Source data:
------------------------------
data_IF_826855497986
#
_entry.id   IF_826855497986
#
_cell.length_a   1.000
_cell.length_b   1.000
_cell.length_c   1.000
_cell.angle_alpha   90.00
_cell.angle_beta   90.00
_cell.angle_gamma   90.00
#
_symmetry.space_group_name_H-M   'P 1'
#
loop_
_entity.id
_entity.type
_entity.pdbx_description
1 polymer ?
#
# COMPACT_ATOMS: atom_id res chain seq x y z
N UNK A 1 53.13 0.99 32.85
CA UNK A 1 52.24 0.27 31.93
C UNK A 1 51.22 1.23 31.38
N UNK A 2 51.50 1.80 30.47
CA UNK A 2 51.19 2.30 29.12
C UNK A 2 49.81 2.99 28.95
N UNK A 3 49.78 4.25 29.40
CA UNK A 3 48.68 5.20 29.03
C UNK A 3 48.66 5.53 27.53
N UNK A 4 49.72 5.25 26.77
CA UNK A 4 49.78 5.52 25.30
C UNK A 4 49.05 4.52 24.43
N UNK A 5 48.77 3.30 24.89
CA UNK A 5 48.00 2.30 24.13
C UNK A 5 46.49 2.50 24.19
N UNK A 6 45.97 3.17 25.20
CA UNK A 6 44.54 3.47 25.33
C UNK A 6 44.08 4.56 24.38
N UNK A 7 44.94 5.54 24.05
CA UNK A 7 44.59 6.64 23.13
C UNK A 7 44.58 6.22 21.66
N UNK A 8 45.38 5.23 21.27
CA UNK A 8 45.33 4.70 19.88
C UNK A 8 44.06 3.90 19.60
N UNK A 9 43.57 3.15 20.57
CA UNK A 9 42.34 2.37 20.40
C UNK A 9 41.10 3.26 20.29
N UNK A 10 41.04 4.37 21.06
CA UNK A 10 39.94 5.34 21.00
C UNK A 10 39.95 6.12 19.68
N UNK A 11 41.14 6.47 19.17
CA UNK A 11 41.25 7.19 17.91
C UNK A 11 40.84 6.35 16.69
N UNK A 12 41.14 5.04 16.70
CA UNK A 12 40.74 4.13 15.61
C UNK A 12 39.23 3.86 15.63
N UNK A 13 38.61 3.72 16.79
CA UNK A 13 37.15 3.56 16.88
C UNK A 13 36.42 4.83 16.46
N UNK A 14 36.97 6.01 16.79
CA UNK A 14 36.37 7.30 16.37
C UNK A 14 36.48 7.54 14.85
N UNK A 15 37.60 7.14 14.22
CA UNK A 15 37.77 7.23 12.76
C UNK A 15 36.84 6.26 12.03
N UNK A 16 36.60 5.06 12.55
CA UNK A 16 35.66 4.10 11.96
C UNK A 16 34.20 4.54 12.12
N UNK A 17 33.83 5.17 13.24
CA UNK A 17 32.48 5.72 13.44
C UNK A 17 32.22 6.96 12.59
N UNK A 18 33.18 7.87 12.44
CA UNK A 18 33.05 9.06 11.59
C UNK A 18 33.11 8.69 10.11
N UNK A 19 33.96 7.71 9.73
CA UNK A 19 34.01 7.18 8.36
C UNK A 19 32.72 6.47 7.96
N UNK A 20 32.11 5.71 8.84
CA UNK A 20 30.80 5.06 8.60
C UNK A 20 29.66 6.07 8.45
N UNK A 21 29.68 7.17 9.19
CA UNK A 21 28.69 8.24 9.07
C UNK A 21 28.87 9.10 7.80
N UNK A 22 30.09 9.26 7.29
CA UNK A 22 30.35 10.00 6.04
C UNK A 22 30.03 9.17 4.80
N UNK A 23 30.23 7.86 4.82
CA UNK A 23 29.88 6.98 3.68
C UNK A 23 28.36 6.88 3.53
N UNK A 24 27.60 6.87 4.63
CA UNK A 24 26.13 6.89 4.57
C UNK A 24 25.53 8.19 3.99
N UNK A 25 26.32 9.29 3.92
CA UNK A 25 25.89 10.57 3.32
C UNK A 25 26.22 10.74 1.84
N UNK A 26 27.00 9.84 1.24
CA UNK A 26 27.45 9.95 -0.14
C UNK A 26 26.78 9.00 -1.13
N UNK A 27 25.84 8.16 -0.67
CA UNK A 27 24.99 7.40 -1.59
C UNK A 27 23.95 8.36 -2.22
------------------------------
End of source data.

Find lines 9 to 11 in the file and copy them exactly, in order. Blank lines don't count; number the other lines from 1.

_cell.angle_beta   90.00
_cell.angle_gamma   90.00
#